14 Book Pairs For Every Kind Of Relationship

Call it a ménage à livre.

Sunny days and bike rides. Rainy days and Netflix binges. Being drunk and eating tacos. Being sober and eating tacos. Some things are just better together.

Guess what, this rule lends itself to books as well. When you’ve hit on a certain feeling that a good read can give you—especially a loveydovey feeling—you want to prolong it as long as possible. So prepare ahead of time and bring two books to bed tonight. Think of the following list as a personal ad for people in love with reading: a pair of books for every romantic feeling. All the novels are relationshipish, ranging from platonic to bow-chicka-bow-wow.

Two Across by Jeff Bartsch + Attachments by Rainbow Rowell

Grand Central Publishing, Dutton

If you like to pal around with quirky, clever novels that have well-crafted hooks, introduce yourself to these guys. In Two Across, Stanley and Vera meet when they tie for first prize in the National Spelling Bee. They decide to embark on a marriage of convenience so that they can live off the wedding-gift money while pursuing crossword-puzzle writing. Their plan goes awry. The book even offers romantic crossword puzzle clues. It is the nerdiest fun.

Then move from crosswords to “cc:” with Rowell’s Attachments. In this novel composed mostly of e-mails, Beth and her work-wife Jennifer trade e-mails about Beth’s lackluster boyfriend on company time, even though they know the IT department scans all of their correspondence. Enter Lincoln, the IT dude reading the messages. Can you fall in love with someone through letters, even when they’re not addressed to you?

“We Didn’t” by Stuart Dybek + Paper Lantern: Love Stories by Stuart Dybek


Lovin’ in a hurry. First, polish off Dybek’s short story “We Didn’t,” which is the quickest way (save actual quickies) to get that dreamy, lovey, regret-y feeling. Plus, you’ll be like, “Why didn’t anyone ever fucking tell me about Stuart Dybek?!?!” Then pick up Paper Lantern, Dybek’s book of nine sensual love stories that are going to “seal the deal” on your digging this writer.

Tulip Fever by Deborah Moggach + At Swim, Two Boys by Jamie O’Neill

Vintage, Simon & Schuster

Being in a secret relationship is thrilling, but so time-consuming with the alibis and the finding sexy trench coats to disguise yourself. Better to take these two to bed instead. Tulip Fever is about an affair between the young wife of a wealthy older man and the painter commissioned to paint their portrait. Set in Amsterdam in the 1630s, when a lust for tulips had taken over the city, you’ll feel all atwitter as the tension builds and the plots twist.

Then travel to Ireland in 1916 for At Swim, Two Boys, the love story of Jim and Doyler, two teen boys who find their friendship blossoming into a romance in the years just before the Easter Uprising. Read Tulip first for the rush of titillating emotions, but finish with At Swim, where the feels come in big waves and threaten to overcome both characters and the reader.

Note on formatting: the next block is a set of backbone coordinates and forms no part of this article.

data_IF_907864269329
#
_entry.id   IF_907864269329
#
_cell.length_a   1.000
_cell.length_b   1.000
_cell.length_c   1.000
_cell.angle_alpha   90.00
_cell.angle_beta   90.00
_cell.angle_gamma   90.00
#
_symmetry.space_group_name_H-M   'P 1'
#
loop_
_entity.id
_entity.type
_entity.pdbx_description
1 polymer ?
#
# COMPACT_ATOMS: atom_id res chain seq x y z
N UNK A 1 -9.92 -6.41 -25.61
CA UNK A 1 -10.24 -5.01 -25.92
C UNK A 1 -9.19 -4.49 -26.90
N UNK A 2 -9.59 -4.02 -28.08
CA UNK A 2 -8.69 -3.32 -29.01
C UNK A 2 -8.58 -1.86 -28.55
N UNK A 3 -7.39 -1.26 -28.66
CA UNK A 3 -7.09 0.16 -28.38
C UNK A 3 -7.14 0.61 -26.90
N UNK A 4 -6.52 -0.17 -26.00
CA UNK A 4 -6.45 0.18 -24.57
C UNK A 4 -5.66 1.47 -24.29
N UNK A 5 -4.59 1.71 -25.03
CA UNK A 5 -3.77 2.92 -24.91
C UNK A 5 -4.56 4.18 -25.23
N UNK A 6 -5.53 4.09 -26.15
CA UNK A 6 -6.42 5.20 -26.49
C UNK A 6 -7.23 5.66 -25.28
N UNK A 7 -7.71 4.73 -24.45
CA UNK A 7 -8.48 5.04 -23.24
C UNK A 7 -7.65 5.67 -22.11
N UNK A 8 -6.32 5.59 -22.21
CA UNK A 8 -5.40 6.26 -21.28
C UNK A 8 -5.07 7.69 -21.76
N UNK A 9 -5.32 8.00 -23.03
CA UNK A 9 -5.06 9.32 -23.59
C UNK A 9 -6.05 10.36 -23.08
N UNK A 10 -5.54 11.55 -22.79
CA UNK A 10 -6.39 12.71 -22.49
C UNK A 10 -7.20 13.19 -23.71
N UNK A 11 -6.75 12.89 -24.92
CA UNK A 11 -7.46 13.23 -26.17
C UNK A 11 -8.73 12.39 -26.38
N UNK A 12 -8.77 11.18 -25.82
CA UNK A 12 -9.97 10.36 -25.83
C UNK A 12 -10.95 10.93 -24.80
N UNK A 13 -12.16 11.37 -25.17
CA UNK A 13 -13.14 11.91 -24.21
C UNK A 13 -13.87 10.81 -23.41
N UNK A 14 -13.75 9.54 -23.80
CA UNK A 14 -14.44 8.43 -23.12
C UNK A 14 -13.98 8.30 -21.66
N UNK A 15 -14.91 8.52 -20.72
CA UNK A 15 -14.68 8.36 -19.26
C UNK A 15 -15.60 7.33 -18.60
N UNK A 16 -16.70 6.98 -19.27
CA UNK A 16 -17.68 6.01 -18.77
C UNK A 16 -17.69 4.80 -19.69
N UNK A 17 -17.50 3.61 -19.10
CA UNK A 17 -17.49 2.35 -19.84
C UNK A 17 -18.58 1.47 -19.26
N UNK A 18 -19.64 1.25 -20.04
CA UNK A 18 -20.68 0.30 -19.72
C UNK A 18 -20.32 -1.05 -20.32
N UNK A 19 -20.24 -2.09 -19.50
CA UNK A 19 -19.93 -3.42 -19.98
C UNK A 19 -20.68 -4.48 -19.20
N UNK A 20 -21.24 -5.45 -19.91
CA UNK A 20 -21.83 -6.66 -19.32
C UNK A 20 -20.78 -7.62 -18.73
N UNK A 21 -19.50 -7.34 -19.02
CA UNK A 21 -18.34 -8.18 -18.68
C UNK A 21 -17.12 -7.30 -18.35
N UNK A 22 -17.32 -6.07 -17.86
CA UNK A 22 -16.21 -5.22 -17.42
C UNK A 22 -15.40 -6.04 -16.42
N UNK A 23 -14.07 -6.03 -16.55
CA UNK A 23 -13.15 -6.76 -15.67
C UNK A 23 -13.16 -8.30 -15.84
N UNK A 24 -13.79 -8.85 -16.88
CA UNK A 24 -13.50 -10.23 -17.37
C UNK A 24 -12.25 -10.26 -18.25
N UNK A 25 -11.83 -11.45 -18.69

Love in Lowercase by Francesc Miralles + Desperate Characters by Paula Fox

Penguin, W. W. Norton

It’s fun to see how two books can work with the same setup. So why not experiment? Sometimes, you want pillow talk; sometimes, you want the down-and-dirty talk. The aforementioned books have absolutely nothing in common, except this premise: a stray cat wanders in and upends a life or two. In Love in Lowercase, a lost feline wanders into the apartment of a linguistics professor, Samuel, and becomes the stimulus for his breaking out of an introverted shell and leading him back to his childhood crush, Gabriela.

In Desperate Characters, Sophie, who lives with her husband, Otto, in 1960s Brooklyn, is bitten by a stray cat she tries to feed. Her fear of rabies spirals into underlying anxiety about her marriage and society, and the couple’s posh high-society world begins to unravel. Both are pretty delicious reads for remarkably different reasons. Love for its absurdity and fun pop-culture references. Desperate for Fox’s precise prose and finely woven plot.

Fates and Furies by Lauren Groff + The Happy Marriage by Tahar Ben Jelloun

Riverhead, Melville House

To be read ALONE in a room after a fight with your partner. By the time you’re finished, you won’t be angry anymore, because you’ll have been schooled in the lesson of “two sides to every story.” Books about marriages serve as a good frame for character development, and these two novels of husbands and wives don’t disappoint. In Fates and Furies, a husband and wife who began their relationship with a passionate romance find disorder lurking. Groff tells the story of the messy underbelly of this marriage from each spouse’s perspective.

The Happy Marriage begins with a secret novel written by an unhappy husband who blames his marriage for his ailing health and career. Until his wife finds the book and begins journaling her own perspective. As in real relationships, none of these narrators are perfectly reliable, but they are reliably engrossing.

The Argonauts by Maggie Nelson + The Intimates by Ralph Sassone

Graywolf, FSG

Maybe you’re looking to spend some time contemplating all the ways we fall in love today, beyond the traditional standards of man meets woman and procreates. There are so many things that a loving relationship can be, and these books exemplify just two of them, but very well. In The Intimates, Robbie and Maize meet in high school and, despite being drawn to each other, realize their relationship will not be sexual, so they decide to bond by becoming each other’s “human diaries.” The book is smart, sexy, and honest.

Which is precisely what The Argonauts is — in Nelson’s sort-of memoir (it’s actually “autotheory,” a combination of autobiography and social criticism), she describes her romance with her fluidly gendered partner, Harry Dodge, and their journey to building a family while weaving their way around conventional ideas of sexuality and maternity.

How Stella Got Her Groove Back by Terry McMillan + The Uncoupling by Meg Wolitzer

Berkley, Riverhead